I miss guidelines of "how many vertices is too much for what" coming from LL. Like, if it's an attachment, should it be 200-300 tri's, or is 3000-4000 ok too?

For things that are rezzable, the first LOD really barely counts, so it's quite easy to make 1 LI items, and then have them degrade into goo (or vanish) from distance. Although in a way that could be fine- indoors things don't need LOD for distance viewing.

Ack this is giving me a headache. I'm currently making mesh ears everyone will hate (for too many tri's).
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Old 10-18-2013, 12:54 AM   #15 (permalink)
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Part of the impact depends on what you are creating, clothes can have a relatively high level or tri's at the highest LOD but can use much lower ones for the lower LOD since they will have (in reality) the detail fade at relatively short distances. I am not sure about physics on clothes since I build buildings. Physics can have a major impact on larger items, but in the case of the nail polish rack I suspect the physics was a cube with very low LOD which would have very little physics impact.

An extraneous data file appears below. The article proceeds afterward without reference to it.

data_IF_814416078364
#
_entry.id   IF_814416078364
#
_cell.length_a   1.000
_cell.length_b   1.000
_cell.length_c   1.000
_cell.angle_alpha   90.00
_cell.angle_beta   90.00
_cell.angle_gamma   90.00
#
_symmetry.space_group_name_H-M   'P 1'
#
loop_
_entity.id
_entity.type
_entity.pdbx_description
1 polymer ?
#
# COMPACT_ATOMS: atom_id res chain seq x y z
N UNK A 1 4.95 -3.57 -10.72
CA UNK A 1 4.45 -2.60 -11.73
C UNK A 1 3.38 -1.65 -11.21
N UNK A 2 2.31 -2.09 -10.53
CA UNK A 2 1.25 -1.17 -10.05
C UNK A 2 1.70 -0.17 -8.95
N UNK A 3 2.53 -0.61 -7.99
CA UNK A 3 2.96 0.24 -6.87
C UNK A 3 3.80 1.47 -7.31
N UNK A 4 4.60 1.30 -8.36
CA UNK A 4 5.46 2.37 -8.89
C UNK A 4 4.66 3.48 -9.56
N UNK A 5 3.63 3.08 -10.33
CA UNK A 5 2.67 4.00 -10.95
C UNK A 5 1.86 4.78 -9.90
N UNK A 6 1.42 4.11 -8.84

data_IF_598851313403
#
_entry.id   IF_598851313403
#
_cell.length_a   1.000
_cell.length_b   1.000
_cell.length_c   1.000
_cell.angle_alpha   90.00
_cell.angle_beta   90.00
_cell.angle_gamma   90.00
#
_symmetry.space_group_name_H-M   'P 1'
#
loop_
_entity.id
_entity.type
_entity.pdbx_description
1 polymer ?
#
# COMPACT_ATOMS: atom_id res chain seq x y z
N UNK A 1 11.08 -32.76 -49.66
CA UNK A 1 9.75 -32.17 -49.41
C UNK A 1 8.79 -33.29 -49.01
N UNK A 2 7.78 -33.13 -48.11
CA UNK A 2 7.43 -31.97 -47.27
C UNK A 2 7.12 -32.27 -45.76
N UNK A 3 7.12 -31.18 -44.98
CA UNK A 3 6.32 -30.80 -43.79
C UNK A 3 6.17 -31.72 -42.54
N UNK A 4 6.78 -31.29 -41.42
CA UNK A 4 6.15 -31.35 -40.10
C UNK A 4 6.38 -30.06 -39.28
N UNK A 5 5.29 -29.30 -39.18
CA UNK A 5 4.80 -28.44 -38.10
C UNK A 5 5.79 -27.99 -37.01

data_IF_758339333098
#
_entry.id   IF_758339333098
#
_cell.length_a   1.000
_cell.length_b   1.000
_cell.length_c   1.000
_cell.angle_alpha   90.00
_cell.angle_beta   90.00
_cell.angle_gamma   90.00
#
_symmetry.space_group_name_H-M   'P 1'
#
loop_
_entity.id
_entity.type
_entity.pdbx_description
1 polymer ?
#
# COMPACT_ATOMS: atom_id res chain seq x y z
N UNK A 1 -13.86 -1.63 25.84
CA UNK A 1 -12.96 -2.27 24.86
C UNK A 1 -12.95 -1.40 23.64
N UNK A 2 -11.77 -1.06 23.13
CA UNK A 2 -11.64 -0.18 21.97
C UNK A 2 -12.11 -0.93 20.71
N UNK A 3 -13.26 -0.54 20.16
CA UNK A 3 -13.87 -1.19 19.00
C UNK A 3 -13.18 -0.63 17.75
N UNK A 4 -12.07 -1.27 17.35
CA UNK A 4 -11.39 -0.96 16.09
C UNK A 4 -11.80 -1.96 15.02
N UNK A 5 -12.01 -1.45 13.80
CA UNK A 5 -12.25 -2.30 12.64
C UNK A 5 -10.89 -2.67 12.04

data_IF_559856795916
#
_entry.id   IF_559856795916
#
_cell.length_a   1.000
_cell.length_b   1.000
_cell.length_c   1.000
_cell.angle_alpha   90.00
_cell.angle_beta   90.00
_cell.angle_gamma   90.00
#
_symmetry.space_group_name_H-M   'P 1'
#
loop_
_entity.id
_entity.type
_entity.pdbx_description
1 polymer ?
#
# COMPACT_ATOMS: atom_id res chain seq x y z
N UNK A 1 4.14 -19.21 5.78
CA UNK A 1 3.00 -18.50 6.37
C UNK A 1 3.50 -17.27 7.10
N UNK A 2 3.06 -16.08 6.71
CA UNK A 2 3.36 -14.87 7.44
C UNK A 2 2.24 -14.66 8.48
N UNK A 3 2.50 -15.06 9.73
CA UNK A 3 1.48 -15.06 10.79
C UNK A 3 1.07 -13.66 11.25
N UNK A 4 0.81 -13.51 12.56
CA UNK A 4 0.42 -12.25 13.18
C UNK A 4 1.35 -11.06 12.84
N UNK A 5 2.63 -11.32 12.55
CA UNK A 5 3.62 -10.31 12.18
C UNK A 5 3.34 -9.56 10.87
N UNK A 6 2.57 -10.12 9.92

The other thing that can kill a viewer is using too many too high definition textures which can kill a frame rate even thorough they don't register and are not figured into the mesh impact calculations. Someone who is both careful with the intermediate and physics LOD and also uses reasonable textures for the size and type of object can get a highly detail;ed object with a low LI.
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Old 10-18-2013, 04:25 AM   #16 (permalink)
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My own list (with potential repeats from previous posts):

* Remove unseen faces

* Do not worry about smoothly blending pieces of mesh. Merging by welding vertices of a mesh to the surface vertices of another can drastically increase the amount of faces on the surfaces, due to the limitation to triangle connections.
EXAMPLE: If you make a handle for a mug, just stick the ends of the handle into the side of the mug, and turn them into a single object. You're done. Keep it simple. No need to beautify things nobody will notice.

* Personally, I always set the lowest LOD to '1' on upload. This drastically reduces LI, does not matter for rigged mesh, and isn't really noticable otherwise either.

* Build a custom, simple physics shape to associate with an objec, instead of generating a complex one. For objects where it doesn't matter, or attachments, just choose 'lowest' as the physics LOD.
EXAMPLE: I made a rigged latex suit from my shape's mesh. It covers most of my body except hands, feet and parts of the head. It's smoothly subdivided, increasing the vertex count, and has materials support. It's 2 LI when rezzed in-world, because it has an uterly simple physics shape, and the lowest and low LODs are '1'.

* Make your object not too high poly. Use a low poly model, then copy it, make a high-poly model from it and create a tangent normal map from the two. This allows you to make a low poly model look much better.